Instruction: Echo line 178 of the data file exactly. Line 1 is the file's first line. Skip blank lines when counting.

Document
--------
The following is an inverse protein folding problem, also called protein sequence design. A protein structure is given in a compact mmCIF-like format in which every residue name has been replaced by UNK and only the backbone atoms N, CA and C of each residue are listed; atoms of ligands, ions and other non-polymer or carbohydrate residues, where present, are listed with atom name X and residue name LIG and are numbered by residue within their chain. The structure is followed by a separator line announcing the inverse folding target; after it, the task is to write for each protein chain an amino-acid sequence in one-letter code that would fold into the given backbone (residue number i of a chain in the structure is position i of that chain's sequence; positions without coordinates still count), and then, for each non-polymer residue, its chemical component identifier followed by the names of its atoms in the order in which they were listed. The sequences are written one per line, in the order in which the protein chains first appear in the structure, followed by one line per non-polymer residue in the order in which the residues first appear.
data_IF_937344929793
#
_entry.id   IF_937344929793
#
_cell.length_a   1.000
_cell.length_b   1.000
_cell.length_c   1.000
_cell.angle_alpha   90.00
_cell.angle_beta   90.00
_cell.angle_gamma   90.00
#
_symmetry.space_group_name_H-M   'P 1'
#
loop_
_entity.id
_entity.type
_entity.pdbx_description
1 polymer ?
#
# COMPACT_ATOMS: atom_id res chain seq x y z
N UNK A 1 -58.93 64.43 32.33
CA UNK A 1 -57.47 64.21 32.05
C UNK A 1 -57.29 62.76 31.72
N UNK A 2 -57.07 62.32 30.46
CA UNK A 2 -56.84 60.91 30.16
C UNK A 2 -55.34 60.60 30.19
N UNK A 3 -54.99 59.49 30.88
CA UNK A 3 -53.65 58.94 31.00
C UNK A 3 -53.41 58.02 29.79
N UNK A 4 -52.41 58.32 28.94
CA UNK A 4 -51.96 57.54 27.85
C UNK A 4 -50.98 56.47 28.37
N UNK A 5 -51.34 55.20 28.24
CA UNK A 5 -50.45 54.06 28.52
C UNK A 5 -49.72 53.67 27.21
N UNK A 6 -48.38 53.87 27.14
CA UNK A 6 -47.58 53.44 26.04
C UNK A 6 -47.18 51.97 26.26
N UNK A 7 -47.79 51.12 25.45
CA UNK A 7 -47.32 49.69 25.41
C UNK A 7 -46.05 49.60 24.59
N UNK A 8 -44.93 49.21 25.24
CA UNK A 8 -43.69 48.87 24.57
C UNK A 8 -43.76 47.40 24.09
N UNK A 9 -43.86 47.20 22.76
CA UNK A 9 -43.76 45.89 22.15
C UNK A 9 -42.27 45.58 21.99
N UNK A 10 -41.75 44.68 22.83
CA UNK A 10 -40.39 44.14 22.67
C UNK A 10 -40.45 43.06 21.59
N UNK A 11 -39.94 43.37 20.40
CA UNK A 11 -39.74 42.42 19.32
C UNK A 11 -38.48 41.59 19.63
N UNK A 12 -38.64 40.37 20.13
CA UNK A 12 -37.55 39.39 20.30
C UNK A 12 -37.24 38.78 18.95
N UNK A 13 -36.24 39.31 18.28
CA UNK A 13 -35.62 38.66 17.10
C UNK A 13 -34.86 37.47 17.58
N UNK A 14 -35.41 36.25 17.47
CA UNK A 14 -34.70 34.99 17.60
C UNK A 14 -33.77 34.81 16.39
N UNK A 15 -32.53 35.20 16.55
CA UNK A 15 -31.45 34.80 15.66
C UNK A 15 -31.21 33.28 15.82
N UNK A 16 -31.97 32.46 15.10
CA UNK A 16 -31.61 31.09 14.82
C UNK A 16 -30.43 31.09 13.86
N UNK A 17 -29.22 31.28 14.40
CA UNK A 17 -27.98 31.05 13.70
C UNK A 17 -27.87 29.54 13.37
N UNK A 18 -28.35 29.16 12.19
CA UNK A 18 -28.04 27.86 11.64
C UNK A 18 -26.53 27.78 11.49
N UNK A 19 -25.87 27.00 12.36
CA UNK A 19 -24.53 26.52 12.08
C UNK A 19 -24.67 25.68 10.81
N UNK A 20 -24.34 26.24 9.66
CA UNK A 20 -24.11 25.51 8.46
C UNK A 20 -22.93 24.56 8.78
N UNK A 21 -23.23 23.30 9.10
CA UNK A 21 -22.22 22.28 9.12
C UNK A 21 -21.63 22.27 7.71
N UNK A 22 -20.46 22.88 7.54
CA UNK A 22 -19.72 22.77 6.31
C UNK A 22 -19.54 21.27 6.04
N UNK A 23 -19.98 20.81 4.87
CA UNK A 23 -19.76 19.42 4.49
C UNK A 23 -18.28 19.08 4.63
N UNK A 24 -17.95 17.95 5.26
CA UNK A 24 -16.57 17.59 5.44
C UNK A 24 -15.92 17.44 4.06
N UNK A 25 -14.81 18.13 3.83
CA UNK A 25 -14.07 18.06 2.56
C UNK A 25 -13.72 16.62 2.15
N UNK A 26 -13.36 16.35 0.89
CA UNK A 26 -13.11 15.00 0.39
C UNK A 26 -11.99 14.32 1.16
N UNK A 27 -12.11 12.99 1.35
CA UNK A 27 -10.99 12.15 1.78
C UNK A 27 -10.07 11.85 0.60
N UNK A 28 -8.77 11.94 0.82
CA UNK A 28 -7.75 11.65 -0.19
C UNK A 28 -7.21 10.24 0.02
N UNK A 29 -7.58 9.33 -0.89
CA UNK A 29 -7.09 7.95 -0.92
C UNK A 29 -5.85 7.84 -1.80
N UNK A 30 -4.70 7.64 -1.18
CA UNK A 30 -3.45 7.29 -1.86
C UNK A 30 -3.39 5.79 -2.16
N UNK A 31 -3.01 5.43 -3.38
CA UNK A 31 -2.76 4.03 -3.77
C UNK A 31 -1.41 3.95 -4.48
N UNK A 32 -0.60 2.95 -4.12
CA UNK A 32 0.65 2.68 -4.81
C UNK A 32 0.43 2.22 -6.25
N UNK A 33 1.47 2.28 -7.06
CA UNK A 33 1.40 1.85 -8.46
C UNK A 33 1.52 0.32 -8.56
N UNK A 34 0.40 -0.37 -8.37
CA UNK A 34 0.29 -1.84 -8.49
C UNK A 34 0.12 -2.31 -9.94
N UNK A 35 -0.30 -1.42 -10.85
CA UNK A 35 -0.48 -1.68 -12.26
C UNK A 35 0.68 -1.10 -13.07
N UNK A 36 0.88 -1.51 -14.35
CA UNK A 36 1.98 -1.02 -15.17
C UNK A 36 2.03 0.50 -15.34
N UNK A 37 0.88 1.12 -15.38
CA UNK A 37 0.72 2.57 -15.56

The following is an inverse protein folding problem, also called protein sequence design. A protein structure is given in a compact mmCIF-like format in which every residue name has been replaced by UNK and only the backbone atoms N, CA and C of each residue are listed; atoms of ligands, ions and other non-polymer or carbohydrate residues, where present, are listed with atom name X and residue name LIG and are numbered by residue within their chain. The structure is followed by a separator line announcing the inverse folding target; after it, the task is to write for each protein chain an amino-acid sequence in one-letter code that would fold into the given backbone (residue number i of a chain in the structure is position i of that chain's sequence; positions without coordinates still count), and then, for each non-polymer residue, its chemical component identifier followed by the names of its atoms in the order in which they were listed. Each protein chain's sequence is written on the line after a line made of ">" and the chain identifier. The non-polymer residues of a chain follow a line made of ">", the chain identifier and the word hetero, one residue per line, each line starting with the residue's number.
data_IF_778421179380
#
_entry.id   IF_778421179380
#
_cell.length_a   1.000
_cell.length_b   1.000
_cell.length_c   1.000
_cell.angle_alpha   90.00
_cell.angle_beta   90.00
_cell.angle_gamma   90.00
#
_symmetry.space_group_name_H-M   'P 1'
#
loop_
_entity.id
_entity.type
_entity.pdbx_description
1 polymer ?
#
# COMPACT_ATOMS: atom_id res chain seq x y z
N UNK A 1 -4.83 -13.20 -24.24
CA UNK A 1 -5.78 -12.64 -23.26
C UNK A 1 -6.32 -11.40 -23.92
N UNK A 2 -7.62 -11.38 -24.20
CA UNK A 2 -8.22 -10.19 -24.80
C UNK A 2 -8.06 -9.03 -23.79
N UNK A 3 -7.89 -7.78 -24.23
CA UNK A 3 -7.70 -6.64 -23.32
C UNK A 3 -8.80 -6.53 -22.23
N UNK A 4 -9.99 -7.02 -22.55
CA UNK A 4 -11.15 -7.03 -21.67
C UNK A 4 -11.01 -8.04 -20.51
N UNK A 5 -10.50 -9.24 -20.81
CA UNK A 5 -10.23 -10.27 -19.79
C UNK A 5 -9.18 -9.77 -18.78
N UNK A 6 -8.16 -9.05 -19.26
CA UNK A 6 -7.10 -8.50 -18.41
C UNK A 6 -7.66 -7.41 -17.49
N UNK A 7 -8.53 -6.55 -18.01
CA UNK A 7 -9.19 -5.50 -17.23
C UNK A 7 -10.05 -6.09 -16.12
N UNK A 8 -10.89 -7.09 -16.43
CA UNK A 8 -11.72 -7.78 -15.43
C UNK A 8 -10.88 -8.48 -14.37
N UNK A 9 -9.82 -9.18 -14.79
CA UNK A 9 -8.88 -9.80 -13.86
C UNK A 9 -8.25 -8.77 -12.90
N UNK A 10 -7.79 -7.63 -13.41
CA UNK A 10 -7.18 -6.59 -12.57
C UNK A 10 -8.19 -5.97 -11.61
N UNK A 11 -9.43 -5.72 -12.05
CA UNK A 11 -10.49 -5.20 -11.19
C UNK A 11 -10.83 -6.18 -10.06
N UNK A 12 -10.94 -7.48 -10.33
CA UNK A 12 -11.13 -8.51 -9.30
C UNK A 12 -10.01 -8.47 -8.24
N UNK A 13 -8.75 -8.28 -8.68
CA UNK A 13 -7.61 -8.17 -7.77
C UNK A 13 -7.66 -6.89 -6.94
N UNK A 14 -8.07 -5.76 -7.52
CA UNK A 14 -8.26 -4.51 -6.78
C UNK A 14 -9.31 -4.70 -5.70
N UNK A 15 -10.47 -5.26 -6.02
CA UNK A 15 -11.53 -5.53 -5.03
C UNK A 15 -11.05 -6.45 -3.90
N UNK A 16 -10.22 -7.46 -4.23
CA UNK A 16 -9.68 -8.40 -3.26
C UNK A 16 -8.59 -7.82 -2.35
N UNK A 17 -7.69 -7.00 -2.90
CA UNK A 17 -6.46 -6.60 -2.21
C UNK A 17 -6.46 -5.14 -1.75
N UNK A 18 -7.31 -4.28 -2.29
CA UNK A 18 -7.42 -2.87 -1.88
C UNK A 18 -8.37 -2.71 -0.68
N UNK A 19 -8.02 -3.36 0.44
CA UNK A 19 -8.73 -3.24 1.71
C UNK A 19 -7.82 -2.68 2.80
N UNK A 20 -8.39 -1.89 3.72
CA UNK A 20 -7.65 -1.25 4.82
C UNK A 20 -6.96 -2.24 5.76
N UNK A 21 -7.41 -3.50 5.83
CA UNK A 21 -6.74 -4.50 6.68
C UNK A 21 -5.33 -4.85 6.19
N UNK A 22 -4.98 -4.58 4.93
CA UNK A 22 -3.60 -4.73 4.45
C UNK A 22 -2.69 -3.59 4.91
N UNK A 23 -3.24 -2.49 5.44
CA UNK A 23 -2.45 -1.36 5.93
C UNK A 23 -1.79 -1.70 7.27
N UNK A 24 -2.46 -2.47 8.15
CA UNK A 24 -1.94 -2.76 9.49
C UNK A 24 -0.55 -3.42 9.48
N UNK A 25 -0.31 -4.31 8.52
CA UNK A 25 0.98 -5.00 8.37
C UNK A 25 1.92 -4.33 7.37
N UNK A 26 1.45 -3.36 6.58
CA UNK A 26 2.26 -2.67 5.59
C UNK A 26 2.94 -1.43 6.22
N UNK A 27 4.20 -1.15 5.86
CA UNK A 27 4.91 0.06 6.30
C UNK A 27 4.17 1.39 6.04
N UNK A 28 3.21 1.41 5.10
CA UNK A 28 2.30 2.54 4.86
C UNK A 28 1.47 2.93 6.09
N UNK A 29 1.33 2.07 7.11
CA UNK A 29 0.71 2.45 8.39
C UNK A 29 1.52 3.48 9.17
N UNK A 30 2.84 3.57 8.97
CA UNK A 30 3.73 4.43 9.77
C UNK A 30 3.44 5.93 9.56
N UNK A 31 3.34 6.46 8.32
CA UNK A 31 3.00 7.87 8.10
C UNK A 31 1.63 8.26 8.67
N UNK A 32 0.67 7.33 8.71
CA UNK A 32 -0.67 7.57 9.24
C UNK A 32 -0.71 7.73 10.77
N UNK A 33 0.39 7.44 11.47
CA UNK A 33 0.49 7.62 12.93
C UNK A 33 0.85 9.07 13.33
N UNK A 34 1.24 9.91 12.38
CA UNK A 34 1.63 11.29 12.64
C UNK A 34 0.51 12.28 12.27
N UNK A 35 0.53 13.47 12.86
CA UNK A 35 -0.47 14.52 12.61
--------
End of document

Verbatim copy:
CA UNK A 9 -8.88 -9.80 -13.86